Is climate change hitting Utahns where they live? Is it time to rethink the urban forest?
It’s unclear that climate change caused the event last year that damaged or killed greenery on Utah lawns. It could be a freak occurrence. But it is in line with predictions for a phenomenon scientists expect to increase with climate change this century: weather variability.
Salt Lake City’s urban forester, Bill Rutherford, said he’s not sweating the climate-change question. He has seen species like sequoias suffer before (pictured at left), because they’re a bit out of their range here anyway. It’s not that some climate scenarios aren’t startling for urban landscapes, he said, but it’s hard to know how to respond appropriately.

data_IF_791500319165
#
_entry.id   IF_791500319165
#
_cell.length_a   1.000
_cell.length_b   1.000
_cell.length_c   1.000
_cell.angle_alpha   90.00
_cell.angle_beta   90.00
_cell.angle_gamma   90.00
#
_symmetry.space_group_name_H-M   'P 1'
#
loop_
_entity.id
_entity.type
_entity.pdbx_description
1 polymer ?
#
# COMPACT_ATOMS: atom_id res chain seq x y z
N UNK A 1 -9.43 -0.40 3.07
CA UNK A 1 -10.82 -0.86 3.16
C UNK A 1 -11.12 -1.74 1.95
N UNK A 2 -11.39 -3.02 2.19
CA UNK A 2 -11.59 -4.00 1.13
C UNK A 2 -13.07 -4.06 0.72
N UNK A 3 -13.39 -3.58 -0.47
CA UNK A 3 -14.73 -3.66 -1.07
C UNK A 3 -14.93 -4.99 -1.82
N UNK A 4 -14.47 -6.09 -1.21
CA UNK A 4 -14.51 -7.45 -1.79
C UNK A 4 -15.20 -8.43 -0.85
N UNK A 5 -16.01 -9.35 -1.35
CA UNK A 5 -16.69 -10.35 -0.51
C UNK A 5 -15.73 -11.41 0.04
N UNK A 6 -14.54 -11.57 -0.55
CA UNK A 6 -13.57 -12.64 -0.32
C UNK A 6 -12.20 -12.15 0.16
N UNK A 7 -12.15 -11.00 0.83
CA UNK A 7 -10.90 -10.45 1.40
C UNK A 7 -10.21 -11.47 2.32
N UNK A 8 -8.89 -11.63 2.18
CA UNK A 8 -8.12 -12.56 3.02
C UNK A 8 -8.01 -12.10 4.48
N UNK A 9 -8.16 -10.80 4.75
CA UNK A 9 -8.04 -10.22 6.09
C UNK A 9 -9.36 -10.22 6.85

Some scientists believe Arizona’s climate will gradually overtake Utah, he said, but he’s not recommending that people plant desert palo verdes here. For one thing, they don’t shade well, and home energy bills would rise.
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